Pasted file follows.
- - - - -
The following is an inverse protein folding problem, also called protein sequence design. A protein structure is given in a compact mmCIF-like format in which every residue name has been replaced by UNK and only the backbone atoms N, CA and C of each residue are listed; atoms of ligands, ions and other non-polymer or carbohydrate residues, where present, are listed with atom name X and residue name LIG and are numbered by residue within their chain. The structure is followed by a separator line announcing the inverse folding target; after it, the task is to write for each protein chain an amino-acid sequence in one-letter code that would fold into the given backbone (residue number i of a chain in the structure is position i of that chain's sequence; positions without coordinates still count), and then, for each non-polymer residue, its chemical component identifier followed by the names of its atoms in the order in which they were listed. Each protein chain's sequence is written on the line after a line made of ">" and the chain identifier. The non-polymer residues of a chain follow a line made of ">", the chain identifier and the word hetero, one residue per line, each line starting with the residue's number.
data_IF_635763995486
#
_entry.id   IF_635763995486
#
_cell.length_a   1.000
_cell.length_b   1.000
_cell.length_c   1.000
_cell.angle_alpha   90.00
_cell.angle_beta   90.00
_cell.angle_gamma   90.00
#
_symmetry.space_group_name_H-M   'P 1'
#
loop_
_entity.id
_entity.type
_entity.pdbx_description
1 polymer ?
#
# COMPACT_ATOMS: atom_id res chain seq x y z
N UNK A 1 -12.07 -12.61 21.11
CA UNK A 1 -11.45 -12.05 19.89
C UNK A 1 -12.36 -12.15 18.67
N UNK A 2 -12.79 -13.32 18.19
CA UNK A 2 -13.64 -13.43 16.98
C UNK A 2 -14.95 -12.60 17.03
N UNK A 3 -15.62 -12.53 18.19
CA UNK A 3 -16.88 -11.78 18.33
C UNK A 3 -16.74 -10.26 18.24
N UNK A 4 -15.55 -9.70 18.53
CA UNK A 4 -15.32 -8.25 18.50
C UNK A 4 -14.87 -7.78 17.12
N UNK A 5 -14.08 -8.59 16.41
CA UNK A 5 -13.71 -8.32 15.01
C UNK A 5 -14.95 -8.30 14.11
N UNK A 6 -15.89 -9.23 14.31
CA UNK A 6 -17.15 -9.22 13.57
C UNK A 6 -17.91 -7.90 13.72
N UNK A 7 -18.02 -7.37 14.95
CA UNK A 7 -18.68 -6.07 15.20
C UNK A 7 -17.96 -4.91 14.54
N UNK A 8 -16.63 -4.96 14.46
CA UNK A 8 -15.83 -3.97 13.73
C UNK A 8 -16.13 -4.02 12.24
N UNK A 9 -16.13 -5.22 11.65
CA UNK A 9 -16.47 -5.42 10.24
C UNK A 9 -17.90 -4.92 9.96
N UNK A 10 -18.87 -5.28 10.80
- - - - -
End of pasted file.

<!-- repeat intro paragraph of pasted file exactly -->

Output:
The following is an inverse protein folding problem, also called protein sequence design. A protein structure is given in a compact mmCIF-like format in which every residue name has been replaced by UNK and only the backbone atoms N, CA and C of each residue are listed; atoms of ligands, ions and other non-polymer or carbohydrate residues, where present, are listed with atom name X and residue name LIG and are numbered by residue within their chain. The structure is followed by a separator line announcing the inverse folding target; after it, the task is to write for each protein chain an amino-acid sequence in one-letter code that would fold into the given backbone (residue number i of a chain in the structure is position i of that chain's sequence; positions without coordinates still count), and then, for each non-polymer residue, its chemical component identifier followed by the names of its atoms in the order in which they were listed. Each protein chain's sequence is written on the line after a line made of ">" and the chain identifier. The non-polymer residues of a chain follow a line made of ">", the chain identifier and the word hetero, one residue per line, each line starting with the residue's number.